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Kuyper retires after 23 years in law enforcement

Farmington officer Steve Kuyper retires this week after serving the community for 23 years. He plans to continue serving on the planning commission and is contemplating a future run for a seat on Farmington City Council. Kara Hildreth / contributor

FARMINGTON — Police work runs deep in Steve Kuyper's family.

This week Kuyper retires after 23 years serving in public safety as a Farmington officer. He decided in back in junior high to become a police officer alongside his twin brother. who took police explorers training for Bloomington where they lived.

Two of Kuyper's sons were inspired by their father to enter the police academy and today work as Minnesota cops.

"When you become accustomed to seeing someone every day and they are no longer there, it sort of yanks at your heartstrings, so I am going to desperately miss Steve when he leaves," Police Chief Brian Lindquist said.

Kuyper has spent his law enforcement career in Farmington. Kuyper has been a school resource officer, a field training officer, crime prevention officer and sometimes worked on investigations. He also stepped up to speak about city issues for the community cable station.

Community service

Kuyper and his wife Annette, founded the Yellow Ribbon City Network 10 years ago. He helped to lead an effort to train officers about veterans' needs.

For the past eight years, Kuyper has served on Farmington Planning Commission. He said strives to bring a common-sense approach to the commission keeping in mind public safety concerns with any new potential development.

"We are going to miss him dearly — and his shorts," Lindquist said.

City growth

When Kuyper began working for the city in 1995, Farmington was town with a modest population of 7,000 and he was the seventh officer hired. Today the city boasts 23,000 residents and employs 24 police officers.

"My career has gone through the growth of the city as it has changed and developed with new streets from two-lane dirt roads to four lanes and all the changes we have seen with the new high school," Kuyper said.

For many years, he worked as an SRO at the middle schools, a job he said he liked, bonding with kids and watching them mature and grow up, along with two other SROs who worked in the Farmington schools. Today there is only one SRO in Farmington.

As a proponent of employing SROs, especially today, Kuyper said the role is all about building relationships and trust with youth. He said that is vital to engaging youngsters and protecting the community.

"I don't think we need armed guards in the school setting, but again it is just with all the mental health stuff going on and sometimes it is the parenting that is not there and you can't fix it and you may not know about it," Kuyper said.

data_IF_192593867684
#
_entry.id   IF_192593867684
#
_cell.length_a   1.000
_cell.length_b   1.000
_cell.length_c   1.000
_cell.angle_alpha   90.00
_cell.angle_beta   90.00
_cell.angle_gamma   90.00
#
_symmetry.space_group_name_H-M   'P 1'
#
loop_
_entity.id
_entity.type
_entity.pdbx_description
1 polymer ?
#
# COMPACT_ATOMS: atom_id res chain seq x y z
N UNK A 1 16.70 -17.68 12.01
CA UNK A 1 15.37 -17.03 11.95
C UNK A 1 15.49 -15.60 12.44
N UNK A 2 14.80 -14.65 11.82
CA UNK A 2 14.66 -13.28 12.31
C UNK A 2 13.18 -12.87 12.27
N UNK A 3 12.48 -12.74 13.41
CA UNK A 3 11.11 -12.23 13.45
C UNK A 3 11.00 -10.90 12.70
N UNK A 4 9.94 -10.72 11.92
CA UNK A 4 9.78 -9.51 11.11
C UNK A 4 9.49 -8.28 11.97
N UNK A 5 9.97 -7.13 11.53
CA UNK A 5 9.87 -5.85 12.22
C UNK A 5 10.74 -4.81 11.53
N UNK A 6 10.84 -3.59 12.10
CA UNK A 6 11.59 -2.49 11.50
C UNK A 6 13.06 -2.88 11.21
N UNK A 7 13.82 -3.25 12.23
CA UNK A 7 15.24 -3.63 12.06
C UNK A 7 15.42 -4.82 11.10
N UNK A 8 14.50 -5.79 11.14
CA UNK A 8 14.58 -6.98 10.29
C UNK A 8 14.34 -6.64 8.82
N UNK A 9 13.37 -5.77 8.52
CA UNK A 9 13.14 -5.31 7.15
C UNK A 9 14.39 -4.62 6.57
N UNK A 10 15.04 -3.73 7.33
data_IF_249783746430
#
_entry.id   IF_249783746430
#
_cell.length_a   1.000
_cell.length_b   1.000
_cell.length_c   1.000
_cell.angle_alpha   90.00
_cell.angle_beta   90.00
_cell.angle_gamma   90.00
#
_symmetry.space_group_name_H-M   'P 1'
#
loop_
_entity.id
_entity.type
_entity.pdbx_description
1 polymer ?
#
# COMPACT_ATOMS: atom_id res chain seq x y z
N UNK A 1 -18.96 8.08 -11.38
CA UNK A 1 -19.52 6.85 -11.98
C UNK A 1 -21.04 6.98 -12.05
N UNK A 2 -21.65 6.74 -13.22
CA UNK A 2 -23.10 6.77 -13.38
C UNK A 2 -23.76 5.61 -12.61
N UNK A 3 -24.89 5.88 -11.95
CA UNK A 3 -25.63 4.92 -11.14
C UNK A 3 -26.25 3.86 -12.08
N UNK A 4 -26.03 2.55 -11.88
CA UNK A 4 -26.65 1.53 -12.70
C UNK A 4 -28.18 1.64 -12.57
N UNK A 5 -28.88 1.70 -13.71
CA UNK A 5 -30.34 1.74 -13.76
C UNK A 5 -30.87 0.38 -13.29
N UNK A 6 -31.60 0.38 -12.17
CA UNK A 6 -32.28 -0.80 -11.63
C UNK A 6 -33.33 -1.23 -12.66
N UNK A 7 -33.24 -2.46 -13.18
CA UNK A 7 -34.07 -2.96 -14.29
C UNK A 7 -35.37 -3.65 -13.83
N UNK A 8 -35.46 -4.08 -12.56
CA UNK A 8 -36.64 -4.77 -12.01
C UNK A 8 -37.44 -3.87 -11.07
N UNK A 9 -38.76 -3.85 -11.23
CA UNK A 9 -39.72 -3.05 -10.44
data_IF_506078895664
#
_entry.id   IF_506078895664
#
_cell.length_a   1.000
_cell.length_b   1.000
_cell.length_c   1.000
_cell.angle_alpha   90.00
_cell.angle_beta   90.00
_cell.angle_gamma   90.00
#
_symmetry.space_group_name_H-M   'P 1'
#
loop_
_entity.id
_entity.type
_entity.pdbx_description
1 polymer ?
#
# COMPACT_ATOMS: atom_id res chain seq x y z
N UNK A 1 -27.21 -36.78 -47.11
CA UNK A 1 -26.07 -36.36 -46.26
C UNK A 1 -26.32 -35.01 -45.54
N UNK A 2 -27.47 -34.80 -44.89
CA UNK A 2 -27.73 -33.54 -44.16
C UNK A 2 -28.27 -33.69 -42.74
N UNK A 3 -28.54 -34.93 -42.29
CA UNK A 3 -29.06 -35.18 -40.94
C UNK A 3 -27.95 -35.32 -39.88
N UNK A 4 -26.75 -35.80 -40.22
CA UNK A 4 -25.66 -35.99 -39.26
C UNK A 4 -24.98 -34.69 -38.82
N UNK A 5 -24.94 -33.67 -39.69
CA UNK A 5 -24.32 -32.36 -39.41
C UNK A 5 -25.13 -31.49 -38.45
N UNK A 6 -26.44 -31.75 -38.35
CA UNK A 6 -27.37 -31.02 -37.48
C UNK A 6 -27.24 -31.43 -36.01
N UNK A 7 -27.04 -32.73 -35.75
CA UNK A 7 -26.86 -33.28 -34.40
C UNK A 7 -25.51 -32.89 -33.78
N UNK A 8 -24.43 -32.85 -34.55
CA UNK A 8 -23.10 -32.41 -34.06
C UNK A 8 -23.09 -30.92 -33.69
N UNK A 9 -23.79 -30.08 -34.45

Nationwide, working to maintain school safety from violence is not an easy fix, he said.

Police perceptions

"Society changes where after 9/11 everybody loved us and now we are in a phase where not everyone is happy with the police," Kuyper said.

"I tell people everybody that we are human beings and I tell officers you can make mistakes and sometimes they can be costly or deadly so you hope they don't do that," Kuyper said. "I tell people I don't treat anyone different because of race or religion and my customers and clients are all treated the same, and how I treat them is how I am treated by them."

When asked how to improve the public's overall perception of police officers, Kuyper has a couple ideas.

"One is the public needs to stop believing everything on Facebook, because not everything is correct out there or true," Kuyper said.

"People are putting out incorrect information and that is why we offered the Citizen's Academy to educate," Kuyper said.

Kuyper was honored for his service at the May 21 Farmington City Council meeting.

Following in father's footsteps

Both sons decided to pursue careers as Twin City cops and that makes Kuyper proud.

"I joke with them that they were dumb like their dad and went into the same line of work, but really I am honored they both chose the profession and they are both good cops," Kuyper said.

"Who knows, maybe my grandchildren will become police officers?" Kuyper said.

"They know the lifestyle and what was going on, and now they are doing it, so now I will worry about them in retirement."

After he retires this week, he plans to work part time as a police officer at the airport.

"My plans are to spend time with my grandchildren and become grandpa limo driver and travel with my wife," Kuyper said.

In a couple years, Kuyper said he may run for a seat on the Farmington City Council.

"I am ready to move on to the next chapter of my life and I have enjoyed my 23 years of serving the community, and I could not have asked for a better family or group to work with and try to help out and I am going to miss them because I am a people person."

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